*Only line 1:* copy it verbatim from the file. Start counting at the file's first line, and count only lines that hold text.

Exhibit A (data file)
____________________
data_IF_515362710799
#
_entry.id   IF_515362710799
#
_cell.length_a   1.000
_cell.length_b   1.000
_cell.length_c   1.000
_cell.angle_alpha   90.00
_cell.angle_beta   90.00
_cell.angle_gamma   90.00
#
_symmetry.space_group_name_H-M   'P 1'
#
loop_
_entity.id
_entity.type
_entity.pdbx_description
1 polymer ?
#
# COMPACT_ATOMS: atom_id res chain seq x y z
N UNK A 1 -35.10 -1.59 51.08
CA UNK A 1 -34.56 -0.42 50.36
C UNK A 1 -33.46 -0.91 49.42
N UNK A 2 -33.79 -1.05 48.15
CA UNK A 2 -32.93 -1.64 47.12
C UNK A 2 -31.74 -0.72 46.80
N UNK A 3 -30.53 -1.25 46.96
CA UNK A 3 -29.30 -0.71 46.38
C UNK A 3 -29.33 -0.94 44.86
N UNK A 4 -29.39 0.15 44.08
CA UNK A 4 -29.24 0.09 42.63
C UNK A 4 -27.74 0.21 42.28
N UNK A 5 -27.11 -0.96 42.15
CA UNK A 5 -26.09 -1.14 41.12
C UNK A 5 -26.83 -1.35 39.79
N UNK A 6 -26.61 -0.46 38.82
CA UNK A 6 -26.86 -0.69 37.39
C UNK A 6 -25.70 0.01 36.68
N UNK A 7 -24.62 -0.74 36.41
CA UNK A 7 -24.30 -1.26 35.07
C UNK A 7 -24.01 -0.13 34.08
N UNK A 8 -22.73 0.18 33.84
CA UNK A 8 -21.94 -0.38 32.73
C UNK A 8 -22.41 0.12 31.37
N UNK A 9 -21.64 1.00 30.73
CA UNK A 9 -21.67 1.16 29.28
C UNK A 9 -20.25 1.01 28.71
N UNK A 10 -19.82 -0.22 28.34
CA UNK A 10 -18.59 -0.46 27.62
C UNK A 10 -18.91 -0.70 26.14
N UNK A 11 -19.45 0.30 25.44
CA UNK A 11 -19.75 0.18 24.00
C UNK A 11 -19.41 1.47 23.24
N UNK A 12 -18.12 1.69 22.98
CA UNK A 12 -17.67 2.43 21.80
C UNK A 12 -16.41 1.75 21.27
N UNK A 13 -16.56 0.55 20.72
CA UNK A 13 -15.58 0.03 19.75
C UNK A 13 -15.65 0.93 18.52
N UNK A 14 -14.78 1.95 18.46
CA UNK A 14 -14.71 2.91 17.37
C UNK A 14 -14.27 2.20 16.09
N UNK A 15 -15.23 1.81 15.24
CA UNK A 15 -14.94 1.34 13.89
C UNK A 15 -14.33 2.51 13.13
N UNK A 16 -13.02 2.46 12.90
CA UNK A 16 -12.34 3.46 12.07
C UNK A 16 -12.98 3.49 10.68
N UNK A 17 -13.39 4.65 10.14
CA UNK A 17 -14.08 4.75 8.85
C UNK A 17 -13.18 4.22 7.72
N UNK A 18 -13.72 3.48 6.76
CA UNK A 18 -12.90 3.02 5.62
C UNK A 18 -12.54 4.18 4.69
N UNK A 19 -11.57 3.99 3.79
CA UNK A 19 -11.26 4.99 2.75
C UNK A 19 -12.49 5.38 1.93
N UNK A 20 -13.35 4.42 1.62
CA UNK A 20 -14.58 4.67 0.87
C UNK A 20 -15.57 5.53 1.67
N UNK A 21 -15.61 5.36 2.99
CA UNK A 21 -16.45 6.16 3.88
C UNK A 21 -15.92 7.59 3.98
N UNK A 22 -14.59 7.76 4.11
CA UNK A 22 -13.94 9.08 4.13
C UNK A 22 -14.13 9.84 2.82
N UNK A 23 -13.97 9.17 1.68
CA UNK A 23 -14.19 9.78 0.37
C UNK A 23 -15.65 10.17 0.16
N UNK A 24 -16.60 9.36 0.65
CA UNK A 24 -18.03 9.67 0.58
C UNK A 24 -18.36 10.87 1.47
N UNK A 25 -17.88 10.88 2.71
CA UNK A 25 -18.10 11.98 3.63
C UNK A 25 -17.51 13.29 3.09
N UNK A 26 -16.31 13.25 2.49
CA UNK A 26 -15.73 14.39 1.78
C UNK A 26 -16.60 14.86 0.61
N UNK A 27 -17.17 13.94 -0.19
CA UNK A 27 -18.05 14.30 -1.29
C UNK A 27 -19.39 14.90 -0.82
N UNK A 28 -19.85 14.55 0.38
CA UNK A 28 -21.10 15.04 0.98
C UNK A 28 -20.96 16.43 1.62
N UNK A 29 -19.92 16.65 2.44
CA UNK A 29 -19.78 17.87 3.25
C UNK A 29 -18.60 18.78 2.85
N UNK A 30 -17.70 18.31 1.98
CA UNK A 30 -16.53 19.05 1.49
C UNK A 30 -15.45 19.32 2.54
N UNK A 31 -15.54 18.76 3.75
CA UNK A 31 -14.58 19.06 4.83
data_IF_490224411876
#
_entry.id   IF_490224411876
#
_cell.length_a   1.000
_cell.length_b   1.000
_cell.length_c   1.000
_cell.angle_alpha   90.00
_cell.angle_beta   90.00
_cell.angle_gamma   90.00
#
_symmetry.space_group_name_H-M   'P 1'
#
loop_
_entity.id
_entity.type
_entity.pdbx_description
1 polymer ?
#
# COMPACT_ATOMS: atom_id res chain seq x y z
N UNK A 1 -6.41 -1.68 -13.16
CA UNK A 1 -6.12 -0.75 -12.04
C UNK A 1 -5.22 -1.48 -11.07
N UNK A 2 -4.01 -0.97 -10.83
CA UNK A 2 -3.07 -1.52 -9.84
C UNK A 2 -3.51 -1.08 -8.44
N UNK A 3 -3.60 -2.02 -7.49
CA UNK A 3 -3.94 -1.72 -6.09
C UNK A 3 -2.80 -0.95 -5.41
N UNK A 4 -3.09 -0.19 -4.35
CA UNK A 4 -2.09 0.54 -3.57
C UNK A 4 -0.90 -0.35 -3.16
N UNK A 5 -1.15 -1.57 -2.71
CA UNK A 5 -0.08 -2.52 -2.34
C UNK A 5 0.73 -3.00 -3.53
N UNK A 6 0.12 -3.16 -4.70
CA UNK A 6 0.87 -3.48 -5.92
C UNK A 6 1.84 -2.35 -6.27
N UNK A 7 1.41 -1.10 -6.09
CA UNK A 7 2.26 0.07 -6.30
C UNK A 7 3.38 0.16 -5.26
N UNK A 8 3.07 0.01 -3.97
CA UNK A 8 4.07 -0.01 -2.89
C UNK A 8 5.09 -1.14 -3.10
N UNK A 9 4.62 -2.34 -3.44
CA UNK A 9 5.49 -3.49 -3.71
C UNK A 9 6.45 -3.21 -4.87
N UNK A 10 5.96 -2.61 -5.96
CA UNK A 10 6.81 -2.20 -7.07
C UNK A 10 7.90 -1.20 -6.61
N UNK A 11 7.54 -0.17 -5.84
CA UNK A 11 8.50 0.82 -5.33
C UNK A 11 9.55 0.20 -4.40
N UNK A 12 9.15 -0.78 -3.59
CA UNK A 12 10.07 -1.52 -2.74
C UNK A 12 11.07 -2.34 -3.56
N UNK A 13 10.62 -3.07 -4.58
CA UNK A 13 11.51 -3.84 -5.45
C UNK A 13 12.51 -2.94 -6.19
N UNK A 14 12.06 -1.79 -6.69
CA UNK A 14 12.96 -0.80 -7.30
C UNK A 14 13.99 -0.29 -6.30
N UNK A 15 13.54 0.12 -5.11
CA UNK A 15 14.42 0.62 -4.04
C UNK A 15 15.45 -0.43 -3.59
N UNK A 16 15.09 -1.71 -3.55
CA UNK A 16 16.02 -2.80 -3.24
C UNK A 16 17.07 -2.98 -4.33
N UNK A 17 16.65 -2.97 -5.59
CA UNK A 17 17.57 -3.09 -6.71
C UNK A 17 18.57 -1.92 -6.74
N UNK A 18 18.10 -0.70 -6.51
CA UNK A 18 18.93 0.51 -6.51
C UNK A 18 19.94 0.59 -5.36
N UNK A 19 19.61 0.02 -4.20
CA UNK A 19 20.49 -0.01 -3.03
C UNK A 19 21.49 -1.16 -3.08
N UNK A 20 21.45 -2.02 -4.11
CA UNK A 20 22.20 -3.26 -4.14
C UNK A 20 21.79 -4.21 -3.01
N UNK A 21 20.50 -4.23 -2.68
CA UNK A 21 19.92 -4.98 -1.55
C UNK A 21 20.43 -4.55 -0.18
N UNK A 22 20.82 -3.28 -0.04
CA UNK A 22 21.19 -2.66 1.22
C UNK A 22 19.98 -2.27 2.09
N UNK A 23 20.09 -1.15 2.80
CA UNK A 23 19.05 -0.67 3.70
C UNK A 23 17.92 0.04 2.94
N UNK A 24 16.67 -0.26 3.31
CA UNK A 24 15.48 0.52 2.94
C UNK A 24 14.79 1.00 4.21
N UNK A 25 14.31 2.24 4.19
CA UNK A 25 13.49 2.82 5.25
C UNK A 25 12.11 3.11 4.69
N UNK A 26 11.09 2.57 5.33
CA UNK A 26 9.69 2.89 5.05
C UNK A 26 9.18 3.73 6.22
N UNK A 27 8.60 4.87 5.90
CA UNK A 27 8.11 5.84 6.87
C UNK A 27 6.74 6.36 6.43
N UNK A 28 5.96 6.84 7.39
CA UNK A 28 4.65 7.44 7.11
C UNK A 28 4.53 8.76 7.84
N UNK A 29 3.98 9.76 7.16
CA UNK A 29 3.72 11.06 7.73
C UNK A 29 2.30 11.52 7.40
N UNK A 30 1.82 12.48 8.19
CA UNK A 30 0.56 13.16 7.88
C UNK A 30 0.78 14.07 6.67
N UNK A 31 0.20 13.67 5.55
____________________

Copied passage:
data_IF_515362710799